I am constantly annoyed by how inefficiently my wife loads the dishwasher. There are some spaces that are clearly suited to the pasta bowls and the dinner plates, some that are better suited to the cereal bowls. More than that, if you load the pasta bowls from the right and the dinner plates from the left, you can use each space on that row. If you load the pasta bowls from the left you cannot load dinner plates to the right of those spaces because of the way the bowls are shaped. This is really obvious. It is also simple. And yet, no matter how many times I point it out, she always does it wrong. The result of this is that the dishwasher appears full when it isn't. A simple re-organisation of the contents makes the space available that was otherwise wasted. I therefore constantly refactor the dishwasher after my wife has put stuff in it. I find I cannot just put more stuff in. If she puts a pasta bowl in the wrong position and it is the only thing in there, I HAVE to move it. I guess this is because I know from experience that if you leave smells lying around they morph into a horrible mess before you know it.
See also refactoring the fridge and the (very few) shelves allocated to me in the bedroom wardrobe.
When you work in London there are many ways to get from one place to another. Many years ago a friend of mine (who is from the midlands and back then was not at all familiar with London) told me that he came to London for an interview and the instructions simply said "nearest Tube station, Euston Square". This was long before smart phones or Google Maps. So he got to Euston Station and looked on an Underground map. He saw that to get to Euston Square he needed to go to King's Cross (one stop on the Victoria Line) then change to the Circle Line and go one stop to Euston Square. The famous tube map gives no indication of how long it may take to switch lines at any station. It also gives no real indication of surface distance. So he made his journey and emerged from Euston Square about 20 minutes later. The first thing he saw was the street sign that says "Euston Station - 300 yards".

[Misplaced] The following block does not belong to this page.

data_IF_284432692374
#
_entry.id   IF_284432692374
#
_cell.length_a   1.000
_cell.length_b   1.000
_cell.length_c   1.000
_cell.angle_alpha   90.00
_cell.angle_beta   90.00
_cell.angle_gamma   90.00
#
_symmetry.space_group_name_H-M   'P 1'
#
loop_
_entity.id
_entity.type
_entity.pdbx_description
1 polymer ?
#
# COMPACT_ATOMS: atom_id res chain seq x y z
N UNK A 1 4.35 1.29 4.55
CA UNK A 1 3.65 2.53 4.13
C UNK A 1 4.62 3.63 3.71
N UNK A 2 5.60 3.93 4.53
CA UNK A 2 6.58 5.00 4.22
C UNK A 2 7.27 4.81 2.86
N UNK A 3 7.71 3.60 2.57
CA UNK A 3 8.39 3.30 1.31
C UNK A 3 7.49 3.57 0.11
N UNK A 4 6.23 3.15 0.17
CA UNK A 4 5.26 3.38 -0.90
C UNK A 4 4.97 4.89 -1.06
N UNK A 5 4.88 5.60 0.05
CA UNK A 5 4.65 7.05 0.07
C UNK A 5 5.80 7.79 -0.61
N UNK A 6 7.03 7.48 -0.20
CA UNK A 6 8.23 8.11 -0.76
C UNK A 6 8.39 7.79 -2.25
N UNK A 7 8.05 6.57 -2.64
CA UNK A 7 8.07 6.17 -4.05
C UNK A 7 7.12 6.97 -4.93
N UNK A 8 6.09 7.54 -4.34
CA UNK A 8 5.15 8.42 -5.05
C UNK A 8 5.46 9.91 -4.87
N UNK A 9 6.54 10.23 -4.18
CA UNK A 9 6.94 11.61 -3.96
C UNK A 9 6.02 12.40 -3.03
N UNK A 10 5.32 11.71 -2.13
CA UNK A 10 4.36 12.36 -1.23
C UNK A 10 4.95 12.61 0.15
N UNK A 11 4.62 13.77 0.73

Not all journeys are so obviously sub optimal. But I have always tried to know where the exits are from the platform that I'm going to arrive at so that I can get in the most appropriate carriage. I love the latest version of London Midland's application because it tells me which platform the trains are leaving Euston by and thus which entrance to the station is optimal. Should I really be concerned with optimising my journeys to this extent?
I guess this is more of an Agile thing than strictly speaking a developer thing. After a few years of indulging in blamestorming and defensiveness I started to be involved in the culture of continuous improvement as my previous employer evolved. When I moved to ThoughtWorks I finally shed the last vestiges of defensiveness and started to view regular retrospectives and feedback as opportunities to learn and improve. The trouble is when I try to engage people who aren't from this background in conversations about what went wrong or what could be improved or how we can avoid excessive risk, then I get a wall of defensiveness and accusations that I'm attacking people. Oh how I wish people could detach from the obviously over emotional reactions that have to advice or criticism and start to engage with opportunities to improve.
Am I expecting too much of people who haven't gone through an Agile transformation?